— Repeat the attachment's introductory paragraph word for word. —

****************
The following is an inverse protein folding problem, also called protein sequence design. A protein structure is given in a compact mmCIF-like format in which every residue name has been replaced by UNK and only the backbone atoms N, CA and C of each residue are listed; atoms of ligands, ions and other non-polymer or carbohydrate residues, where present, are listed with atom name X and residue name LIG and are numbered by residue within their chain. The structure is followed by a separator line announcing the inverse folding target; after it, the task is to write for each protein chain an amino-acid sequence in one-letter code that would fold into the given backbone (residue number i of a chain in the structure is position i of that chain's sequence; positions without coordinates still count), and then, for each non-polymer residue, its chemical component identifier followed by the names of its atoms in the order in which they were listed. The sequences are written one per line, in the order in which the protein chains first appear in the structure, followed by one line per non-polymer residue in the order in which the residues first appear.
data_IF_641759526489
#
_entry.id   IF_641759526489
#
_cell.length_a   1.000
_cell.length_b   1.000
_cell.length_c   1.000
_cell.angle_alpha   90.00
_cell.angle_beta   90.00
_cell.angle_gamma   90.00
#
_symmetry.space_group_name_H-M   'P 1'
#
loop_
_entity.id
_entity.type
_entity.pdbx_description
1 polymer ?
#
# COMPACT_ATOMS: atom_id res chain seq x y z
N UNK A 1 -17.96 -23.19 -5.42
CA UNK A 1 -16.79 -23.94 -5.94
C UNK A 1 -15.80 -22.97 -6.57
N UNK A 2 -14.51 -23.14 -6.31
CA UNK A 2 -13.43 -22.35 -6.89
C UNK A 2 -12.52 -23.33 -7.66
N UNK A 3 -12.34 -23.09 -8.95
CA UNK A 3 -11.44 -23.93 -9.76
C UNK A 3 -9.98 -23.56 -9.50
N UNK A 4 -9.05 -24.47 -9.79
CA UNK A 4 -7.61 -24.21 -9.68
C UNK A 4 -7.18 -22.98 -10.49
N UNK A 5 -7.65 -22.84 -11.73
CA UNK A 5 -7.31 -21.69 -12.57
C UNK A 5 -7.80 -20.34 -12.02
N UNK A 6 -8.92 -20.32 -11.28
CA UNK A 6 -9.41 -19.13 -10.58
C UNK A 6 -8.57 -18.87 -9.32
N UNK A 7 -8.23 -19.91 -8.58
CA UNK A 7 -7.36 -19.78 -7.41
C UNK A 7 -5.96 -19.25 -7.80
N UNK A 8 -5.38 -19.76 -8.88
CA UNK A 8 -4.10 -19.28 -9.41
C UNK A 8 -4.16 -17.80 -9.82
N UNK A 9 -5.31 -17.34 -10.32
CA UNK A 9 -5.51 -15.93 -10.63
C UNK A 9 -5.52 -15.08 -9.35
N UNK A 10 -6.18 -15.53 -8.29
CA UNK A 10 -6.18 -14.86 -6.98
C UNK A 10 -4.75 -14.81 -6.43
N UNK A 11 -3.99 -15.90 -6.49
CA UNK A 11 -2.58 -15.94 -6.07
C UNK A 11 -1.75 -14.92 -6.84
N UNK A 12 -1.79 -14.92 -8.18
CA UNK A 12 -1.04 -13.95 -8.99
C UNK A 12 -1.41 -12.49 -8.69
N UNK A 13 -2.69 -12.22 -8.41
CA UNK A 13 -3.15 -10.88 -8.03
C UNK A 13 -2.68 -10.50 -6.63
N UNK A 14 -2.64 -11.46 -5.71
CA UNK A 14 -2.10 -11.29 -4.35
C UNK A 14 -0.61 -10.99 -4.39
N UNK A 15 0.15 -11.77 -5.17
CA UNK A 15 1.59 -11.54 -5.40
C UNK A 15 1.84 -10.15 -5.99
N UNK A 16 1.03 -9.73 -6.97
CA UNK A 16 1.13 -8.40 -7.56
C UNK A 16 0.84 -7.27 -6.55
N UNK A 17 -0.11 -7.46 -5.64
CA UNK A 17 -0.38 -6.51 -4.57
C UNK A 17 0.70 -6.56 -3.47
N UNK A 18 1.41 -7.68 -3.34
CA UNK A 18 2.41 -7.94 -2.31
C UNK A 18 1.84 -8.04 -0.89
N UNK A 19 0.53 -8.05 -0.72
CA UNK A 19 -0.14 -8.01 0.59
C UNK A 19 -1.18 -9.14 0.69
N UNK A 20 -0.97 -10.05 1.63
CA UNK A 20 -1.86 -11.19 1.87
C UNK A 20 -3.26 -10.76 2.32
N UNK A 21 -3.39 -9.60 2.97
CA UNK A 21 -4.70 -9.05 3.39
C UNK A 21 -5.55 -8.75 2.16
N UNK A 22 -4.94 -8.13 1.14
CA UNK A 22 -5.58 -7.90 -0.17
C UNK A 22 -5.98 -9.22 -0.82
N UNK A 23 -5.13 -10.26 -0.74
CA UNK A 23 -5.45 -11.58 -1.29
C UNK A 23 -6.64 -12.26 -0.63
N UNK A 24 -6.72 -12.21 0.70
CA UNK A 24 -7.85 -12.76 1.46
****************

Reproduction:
The following is an inverse protein folding problem, also called protein sequence design. A protein structure is given in a compact mmCIF-like format in which every residue name has been replaced by UNK and only the backbone atoms N, CA and C of each residue are listed; atoms of ligands, ions and other non-polymer or carbohydrate residues, where present, are listed with atom name X and residue name LIG and are numbered by residue within their chain. The structure is followed by a separator line announcing the inverse folding target; after it, the task is to write for each protein chain an amino-acid sequence in one-letter code that would fold into the given backbone (residue number i of a chain in the structure is position i of that chain's sequence; positions without coordinates still count), and then, for each non-polymer residue, its chemical component identifier followed by the names of its atoms in the order in which they were listed. The sequences are written one per line, in the order in which the protein chains first appear in the structure, followed by one line per non-polymer residue in the order in which the residues first appear.